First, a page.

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Pro-Poor Tax Policy Changes in South Africa: Potential and Limitations

Ramos Mabugu, Ismael Fofana and Margaret Mabugu

Journal of African Economies, 2015, vol. 24, issue suppl_2, ii73-ii105

Abstract: Since 1994, the South African government has committed to increasing economic growth and reducing poverty and inequality. Tax policy has been the most important instrument at its disposal to meet these objectives. A dynamic computable general equilibrium model, with endogenous labour supply, is constructed and linked to a microsimulation model in order to assess the poverty and inequality implications of interventions associated with tax changes. Tax change scenarios are experimented with under a fiscally consolidated framework, i.e., full recovery of tax reductions and exemptions. Three main conclusions are reached. First, higher direct tax progression is unlikely, but there is room for changes in the tax mix towards indirect taxation to achieve greater efficiency, poverty and inequality reduction. Second, the implication for economic growth from tax policy changes is limited. Third, raising VAT and redistributing the proceeds back to poor and extremely poor households generates pro-poor outcomes. This latter finding has important implications for tax policy, as it addresses resistance to higher consumption taxes that is fuelled by arguments that VAT increases raise the tax incidence on the poor. This is completely reversed in the proposal by directly recycling the VAT revenues raised to poor households.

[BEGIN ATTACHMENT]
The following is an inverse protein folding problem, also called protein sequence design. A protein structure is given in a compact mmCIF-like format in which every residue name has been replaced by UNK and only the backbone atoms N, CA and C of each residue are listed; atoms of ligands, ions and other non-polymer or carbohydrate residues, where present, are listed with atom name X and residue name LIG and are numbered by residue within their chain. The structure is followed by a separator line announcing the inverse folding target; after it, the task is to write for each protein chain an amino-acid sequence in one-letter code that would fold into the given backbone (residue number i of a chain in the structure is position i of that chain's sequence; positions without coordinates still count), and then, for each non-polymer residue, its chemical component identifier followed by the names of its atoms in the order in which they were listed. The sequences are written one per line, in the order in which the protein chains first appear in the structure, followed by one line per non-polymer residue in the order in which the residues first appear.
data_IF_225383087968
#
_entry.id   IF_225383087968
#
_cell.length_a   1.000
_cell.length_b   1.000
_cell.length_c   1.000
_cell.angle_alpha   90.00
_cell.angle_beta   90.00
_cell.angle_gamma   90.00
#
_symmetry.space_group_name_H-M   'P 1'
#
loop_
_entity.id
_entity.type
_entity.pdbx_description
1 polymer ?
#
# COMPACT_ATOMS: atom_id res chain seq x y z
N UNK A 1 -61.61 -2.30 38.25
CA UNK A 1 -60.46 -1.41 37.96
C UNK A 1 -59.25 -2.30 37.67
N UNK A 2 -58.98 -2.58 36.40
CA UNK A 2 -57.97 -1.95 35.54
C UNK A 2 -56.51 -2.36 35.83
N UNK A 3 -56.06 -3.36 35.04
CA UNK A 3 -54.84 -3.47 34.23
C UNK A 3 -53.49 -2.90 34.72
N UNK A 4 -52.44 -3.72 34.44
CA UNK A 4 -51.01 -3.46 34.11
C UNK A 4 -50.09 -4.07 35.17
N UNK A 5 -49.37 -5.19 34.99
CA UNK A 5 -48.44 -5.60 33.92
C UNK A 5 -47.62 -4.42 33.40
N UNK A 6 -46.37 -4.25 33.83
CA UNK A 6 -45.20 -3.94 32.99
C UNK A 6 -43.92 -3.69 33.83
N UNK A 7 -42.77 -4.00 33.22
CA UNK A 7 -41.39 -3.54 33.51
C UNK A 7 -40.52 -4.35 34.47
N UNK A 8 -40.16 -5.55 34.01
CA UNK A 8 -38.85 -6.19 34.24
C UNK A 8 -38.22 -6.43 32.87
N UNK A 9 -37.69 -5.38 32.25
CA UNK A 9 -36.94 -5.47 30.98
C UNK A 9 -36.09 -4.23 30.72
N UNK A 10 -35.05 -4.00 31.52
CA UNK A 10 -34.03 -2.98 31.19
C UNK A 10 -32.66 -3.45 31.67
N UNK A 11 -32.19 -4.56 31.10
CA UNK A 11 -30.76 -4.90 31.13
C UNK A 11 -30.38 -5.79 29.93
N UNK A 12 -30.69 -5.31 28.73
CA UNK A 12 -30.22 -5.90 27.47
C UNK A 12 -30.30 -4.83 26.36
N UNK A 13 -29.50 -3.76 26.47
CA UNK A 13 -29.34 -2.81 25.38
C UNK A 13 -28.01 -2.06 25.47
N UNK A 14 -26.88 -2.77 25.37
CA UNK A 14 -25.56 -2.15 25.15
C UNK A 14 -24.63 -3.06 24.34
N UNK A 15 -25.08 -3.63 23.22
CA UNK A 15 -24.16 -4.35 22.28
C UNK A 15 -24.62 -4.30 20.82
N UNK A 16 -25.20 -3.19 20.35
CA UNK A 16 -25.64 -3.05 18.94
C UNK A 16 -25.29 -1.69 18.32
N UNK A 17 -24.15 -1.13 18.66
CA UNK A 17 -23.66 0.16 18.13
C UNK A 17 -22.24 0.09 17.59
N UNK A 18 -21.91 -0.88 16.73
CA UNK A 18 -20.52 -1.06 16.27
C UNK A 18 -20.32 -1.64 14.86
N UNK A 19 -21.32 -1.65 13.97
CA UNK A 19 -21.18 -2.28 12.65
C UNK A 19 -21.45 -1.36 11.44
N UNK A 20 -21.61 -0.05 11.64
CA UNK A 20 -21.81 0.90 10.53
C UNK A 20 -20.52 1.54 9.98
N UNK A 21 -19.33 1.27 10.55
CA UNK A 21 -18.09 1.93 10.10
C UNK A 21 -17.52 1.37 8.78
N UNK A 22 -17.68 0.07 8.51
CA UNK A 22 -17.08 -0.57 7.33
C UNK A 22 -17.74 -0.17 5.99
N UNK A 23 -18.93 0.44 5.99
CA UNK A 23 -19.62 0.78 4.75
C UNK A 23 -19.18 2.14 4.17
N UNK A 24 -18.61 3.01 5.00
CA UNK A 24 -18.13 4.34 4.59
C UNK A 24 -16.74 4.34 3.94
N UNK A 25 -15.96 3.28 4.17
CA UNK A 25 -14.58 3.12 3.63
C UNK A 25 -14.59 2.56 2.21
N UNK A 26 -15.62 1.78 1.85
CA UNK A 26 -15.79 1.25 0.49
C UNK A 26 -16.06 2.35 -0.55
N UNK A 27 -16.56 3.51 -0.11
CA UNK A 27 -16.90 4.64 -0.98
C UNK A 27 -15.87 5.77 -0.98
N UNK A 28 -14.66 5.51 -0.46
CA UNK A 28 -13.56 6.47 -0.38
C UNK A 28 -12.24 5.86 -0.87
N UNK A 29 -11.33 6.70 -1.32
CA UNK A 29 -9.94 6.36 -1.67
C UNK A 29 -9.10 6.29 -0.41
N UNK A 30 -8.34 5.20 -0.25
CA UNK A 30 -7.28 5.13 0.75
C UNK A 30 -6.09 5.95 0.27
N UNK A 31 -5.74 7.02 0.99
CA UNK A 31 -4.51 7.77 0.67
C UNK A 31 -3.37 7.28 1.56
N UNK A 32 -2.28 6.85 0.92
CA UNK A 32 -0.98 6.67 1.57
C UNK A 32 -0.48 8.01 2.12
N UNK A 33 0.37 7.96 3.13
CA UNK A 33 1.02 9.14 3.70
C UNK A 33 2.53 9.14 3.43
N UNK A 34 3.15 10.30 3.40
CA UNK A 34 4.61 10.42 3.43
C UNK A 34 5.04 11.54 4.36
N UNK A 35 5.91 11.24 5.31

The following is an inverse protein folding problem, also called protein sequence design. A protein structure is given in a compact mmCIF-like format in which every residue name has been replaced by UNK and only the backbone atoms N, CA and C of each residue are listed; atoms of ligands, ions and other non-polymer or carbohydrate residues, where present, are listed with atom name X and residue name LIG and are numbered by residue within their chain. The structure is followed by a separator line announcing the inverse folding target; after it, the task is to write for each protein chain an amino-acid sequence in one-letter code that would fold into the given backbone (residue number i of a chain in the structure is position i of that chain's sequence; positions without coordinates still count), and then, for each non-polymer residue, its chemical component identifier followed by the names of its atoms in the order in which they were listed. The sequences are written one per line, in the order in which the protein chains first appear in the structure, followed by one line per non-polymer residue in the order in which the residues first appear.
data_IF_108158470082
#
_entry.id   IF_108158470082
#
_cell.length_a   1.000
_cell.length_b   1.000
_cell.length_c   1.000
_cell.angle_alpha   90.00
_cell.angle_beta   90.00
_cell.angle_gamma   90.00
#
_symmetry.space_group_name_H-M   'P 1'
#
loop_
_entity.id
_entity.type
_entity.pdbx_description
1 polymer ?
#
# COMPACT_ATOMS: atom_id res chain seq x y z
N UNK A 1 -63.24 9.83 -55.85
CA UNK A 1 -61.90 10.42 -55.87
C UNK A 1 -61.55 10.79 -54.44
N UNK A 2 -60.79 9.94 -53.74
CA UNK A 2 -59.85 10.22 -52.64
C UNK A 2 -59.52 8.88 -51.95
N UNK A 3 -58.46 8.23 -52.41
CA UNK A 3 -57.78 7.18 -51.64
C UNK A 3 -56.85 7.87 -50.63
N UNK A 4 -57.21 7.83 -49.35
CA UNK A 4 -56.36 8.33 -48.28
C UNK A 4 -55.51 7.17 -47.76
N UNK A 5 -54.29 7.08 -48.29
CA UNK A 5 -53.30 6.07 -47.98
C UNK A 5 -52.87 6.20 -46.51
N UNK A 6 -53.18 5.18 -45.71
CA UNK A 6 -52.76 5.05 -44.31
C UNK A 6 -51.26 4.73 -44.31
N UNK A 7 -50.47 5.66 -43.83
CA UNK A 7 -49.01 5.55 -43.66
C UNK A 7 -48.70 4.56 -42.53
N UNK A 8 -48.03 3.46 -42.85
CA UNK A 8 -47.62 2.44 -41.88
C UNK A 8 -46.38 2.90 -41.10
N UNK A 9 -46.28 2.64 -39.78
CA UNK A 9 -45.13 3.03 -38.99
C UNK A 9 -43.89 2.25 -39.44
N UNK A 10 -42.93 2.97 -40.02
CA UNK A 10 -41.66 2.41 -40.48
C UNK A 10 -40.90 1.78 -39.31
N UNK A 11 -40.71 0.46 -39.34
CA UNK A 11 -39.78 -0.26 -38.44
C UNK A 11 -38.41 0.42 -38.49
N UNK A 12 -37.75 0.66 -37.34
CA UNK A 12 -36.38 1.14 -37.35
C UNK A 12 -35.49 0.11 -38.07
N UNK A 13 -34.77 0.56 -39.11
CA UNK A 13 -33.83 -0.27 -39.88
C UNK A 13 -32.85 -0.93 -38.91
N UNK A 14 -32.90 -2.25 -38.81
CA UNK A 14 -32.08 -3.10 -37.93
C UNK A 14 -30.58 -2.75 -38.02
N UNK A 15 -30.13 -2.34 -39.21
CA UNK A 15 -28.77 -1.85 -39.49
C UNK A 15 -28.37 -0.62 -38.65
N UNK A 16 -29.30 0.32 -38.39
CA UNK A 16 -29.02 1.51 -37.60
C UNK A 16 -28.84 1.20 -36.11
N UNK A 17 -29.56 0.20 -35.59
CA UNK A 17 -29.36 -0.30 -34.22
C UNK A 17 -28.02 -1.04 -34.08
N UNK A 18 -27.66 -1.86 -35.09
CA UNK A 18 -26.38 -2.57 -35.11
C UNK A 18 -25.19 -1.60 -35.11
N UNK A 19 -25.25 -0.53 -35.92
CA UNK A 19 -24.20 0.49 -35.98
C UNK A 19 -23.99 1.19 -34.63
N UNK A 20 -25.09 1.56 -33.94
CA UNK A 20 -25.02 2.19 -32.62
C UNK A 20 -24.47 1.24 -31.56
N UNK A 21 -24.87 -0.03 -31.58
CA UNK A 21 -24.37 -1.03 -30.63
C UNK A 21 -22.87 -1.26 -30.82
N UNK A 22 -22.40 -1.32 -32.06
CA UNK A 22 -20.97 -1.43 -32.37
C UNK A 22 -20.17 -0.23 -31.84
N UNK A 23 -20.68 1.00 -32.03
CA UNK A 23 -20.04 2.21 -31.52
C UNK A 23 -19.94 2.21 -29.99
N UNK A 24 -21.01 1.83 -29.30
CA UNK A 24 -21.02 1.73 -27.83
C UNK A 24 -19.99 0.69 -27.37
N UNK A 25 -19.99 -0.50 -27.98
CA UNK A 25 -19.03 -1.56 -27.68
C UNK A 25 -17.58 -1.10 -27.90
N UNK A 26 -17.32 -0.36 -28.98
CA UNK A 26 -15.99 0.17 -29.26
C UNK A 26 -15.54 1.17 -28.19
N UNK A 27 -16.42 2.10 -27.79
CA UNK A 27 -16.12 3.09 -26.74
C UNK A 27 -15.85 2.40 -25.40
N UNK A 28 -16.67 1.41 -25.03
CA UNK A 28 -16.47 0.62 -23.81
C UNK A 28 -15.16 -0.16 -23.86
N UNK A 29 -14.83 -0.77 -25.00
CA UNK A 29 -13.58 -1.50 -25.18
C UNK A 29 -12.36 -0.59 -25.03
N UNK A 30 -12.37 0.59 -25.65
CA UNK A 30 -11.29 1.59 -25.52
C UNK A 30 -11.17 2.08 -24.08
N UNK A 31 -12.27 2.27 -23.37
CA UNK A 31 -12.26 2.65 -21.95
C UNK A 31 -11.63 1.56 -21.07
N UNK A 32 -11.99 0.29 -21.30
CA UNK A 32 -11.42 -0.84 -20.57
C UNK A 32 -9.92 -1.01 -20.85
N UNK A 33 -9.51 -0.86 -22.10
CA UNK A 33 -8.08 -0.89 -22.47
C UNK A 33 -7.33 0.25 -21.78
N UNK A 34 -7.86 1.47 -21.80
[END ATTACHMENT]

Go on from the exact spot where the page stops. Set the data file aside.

Date: 2015
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